Thanks to a new law, Belgium will require almost all of their 2 million cats to be spayed or neutered by the year 2020. This is an effort to curb the country’s growing population of stray cats. While some cities, states, or provinces have implemented similar laws, Belgium is the first country to require it nationwide. In a country of just over 11 million people as of 2016, people abandon nearly 30,000 cats every year. Half of these euthanizations are due to a lack of room in the country’s shelters.
The government has ruled that all kittens must be spayed or neutered before the age of 6 months. Any cat brought in from another country that will stay longer than 30 days will also be required to be sterilized. Older cats will be required to be spayed or neutered as well. A 50 euro fine will be imposed the first time it is discovered that a cat is still intact. Refusal to comply over the course of several years can result in a fine up to 10,000 euros.
A centralized data network called CatID registers cats as they visit the vet or land in a shelter. Cats will be microchipped and their reproductive status will be listed in CatID.
Bianca Debaets is one of three ministers in Belgium responsible for the new law. She said:
“The logic is to stop the overpopulation of stray cats in the street. However, the measures will apply both to domestic and stray cats. Since registration and identification is mandatory for the whole country, sterilization can be certified through the database.”
Cat owners haven’t exactly been jumping on the opportunity to comply with the new law, which went into effect at the beginning of the year. So far, only 14,882 cats, which is only 0.7% of the cats estimated to be living in Belgium, have been registered with CatID. Still, veterinarians are starting to see a slow increase in the amount of owners asking for their cats to be spayed or neutered. Veterinarian Emmanuel Denis said:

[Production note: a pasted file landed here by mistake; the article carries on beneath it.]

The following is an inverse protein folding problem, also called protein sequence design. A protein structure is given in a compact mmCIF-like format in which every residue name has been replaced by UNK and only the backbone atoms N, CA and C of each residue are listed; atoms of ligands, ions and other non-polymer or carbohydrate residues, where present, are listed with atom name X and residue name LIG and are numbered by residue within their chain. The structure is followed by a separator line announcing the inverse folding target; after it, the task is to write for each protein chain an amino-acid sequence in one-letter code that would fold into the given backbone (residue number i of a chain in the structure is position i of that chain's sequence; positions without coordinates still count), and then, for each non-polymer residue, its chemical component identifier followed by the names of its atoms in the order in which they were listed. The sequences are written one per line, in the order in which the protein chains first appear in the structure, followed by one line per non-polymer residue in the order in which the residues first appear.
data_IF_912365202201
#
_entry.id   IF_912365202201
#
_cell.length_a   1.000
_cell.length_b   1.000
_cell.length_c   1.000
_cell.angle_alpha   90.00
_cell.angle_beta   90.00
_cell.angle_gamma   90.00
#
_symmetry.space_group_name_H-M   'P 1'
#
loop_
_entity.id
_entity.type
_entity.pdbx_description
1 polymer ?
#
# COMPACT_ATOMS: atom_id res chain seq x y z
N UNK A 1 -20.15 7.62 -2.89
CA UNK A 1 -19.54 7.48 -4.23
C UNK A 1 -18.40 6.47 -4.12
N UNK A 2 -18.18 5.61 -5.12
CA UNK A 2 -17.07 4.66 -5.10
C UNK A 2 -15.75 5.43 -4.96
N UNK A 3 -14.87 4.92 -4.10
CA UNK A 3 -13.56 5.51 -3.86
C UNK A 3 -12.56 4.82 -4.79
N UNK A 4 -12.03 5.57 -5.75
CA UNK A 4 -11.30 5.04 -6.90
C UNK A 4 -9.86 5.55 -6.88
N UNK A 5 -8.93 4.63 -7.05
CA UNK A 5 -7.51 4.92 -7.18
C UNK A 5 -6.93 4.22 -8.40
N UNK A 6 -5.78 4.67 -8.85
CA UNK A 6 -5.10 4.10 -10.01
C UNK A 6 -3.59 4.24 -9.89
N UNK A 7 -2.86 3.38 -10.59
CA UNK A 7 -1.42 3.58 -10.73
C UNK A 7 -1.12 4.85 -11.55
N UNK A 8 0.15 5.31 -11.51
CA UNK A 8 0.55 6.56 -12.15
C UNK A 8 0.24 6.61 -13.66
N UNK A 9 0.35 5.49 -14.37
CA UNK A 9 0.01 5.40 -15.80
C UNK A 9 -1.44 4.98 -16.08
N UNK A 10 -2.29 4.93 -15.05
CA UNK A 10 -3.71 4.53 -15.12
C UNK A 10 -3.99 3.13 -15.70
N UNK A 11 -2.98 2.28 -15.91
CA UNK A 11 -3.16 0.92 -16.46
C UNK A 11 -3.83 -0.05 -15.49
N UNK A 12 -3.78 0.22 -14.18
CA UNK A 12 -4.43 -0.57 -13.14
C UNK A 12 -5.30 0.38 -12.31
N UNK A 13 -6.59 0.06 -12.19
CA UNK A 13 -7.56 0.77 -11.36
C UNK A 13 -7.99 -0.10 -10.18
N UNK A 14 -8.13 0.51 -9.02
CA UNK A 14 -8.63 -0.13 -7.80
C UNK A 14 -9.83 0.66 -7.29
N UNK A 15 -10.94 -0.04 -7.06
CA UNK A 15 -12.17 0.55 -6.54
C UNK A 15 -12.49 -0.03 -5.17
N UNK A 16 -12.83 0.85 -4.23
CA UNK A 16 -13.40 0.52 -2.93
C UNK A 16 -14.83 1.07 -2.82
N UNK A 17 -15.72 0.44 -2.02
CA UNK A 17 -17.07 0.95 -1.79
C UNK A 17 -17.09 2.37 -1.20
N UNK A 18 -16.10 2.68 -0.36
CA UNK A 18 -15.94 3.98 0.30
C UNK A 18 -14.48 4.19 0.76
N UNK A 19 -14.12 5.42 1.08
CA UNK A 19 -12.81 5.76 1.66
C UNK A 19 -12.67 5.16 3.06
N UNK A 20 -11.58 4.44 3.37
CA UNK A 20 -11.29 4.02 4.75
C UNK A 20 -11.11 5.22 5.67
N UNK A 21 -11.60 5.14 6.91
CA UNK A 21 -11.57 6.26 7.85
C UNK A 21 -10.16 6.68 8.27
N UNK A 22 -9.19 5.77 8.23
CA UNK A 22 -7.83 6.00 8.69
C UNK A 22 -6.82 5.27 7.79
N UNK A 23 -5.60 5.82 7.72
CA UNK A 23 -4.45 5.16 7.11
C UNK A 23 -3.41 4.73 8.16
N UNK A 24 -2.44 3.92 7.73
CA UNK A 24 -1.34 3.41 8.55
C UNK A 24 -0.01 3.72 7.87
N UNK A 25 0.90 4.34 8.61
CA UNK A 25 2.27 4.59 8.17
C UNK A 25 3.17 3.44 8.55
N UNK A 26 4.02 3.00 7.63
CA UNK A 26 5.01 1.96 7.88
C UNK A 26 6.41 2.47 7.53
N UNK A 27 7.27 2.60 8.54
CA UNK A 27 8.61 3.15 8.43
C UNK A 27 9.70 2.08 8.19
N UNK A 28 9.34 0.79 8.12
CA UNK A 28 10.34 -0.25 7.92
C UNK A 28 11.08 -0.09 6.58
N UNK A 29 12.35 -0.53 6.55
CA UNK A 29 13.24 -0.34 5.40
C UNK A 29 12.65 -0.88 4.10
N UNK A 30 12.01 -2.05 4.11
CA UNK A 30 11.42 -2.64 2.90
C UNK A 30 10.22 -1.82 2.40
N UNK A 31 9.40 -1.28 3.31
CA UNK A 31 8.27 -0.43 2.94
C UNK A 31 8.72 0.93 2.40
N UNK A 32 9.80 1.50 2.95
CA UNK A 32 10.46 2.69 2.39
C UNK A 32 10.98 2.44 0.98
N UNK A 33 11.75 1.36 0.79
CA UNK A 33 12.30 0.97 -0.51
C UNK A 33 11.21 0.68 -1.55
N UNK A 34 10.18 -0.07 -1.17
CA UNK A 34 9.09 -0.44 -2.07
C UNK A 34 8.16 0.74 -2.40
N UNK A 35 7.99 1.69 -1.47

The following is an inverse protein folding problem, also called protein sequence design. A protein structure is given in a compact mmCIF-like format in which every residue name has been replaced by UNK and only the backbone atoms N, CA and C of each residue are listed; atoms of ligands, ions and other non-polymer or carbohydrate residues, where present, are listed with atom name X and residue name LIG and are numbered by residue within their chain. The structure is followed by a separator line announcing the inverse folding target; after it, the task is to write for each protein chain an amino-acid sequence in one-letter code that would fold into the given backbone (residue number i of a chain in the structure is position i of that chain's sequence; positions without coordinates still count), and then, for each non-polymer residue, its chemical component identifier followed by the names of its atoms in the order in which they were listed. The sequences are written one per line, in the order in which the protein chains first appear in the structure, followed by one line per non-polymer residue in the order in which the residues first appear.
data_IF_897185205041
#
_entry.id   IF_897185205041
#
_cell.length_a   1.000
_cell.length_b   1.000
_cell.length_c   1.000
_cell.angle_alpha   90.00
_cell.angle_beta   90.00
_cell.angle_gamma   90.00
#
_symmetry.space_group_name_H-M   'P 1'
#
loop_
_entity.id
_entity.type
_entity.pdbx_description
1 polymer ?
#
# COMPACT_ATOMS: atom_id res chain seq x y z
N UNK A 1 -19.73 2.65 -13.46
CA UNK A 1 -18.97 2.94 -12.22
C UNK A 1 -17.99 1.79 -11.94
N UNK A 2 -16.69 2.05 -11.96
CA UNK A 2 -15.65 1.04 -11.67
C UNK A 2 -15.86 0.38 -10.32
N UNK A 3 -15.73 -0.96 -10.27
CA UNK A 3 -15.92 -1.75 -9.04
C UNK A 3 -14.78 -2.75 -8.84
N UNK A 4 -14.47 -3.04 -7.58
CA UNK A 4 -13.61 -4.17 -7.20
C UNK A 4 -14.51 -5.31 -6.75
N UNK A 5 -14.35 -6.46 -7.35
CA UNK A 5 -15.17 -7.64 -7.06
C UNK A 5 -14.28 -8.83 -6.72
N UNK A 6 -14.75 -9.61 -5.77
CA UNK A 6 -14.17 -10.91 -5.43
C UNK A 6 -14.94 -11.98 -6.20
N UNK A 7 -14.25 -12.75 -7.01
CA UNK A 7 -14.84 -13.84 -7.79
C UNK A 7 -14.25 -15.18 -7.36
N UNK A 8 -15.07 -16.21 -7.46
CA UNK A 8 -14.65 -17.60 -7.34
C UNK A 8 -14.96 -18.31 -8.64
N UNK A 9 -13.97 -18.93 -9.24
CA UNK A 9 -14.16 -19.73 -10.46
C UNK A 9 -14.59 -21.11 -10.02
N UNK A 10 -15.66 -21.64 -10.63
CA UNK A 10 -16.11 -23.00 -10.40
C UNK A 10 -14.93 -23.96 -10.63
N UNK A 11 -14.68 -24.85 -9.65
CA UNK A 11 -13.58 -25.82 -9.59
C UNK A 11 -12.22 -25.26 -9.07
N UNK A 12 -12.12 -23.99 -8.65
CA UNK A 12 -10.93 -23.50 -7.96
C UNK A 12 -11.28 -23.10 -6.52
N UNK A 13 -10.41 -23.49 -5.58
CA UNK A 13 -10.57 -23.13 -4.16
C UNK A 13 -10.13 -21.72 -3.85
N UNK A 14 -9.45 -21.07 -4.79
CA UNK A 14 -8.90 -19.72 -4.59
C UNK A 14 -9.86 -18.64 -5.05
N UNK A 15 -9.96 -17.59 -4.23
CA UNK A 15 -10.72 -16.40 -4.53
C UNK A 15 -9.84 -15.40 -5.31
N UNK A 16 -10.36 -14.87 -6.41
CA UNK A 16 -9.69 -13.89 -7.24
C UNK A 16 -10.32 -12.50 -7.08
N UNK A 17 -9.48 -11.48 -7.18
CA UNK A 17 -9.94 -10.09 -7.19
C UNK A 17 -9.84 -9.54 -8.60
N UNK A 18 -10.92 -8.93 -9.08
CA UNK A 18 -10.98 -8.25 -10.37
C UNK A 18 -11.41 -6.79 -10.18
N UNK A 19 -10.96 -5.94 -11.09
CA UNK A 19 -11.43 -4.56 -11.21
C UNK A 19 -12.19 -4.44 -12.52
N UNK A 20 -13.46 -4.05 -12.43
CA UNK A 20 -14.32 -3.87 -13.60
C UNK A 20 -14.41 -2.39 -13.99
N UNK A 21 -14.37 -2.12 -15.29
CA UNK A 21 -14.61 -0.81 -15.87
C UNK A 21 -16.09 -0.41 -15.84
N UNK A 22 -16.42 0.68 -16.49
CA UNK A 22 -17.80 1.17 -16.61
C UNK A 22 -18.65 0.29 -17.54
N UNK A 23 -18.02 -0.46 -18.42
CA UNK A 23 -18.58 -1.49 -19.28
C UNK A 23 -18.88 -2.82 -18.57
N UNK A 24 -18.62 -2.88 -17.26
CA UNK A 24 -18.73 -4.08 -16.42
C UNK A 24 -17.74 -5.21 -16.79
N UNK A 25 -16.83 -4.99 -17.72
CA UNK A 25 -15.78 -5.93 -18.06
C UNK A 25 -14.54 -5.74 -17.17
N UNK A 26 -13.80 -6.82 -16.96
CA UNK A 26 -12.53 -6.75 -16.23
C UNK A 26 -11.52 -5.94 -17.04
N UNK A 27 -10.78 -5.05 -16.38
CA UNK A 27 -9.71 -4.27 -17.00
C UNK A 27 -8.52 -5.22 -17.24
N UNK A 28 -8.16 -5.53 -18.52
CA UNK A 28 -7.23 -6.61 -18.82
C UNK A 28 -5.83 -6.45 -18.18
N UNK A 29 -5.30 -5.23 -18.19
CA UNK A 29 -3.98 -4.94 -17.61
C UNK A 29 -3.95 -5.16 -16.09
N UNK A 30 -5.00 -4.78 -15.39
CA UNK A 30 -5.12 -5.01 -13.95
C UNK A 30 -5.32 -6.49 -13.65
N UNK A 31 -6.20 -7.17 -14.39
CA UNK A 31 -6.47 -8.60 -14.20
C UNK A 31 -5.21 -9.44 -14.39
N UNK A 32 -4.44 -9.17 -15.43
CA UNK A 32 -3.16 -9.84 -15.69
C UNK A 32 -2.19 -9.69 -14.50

“Since the decree came into force, more and more people have been coming in to ask that their cats be spayed or castrated, if they were not already. Some are afraid that if they run away, shelters will hold onto them for a very long time as they wait to be sterilized.”
Some owners are expressing concern about the country nosing into their private business when it comes to their beloved pets. Belgian resident Agnes Vandenschrick said:
“Politicians are taking away our liberty to have a cat without paying taxes, and also without genetic control. Obviously, there won’t be many cats left if everyone follows this rule, and the government should leave us and our cats in peace.”
In 5 years, a legal review will determine the impact of the new law.
What do you think about this? Does the government have the right to control pet overpopulation by mandating that pets be spayed or neutered, or is there a better way to control overpopulation problems? Let us know what you think in the comments!
(H/T: Euro News)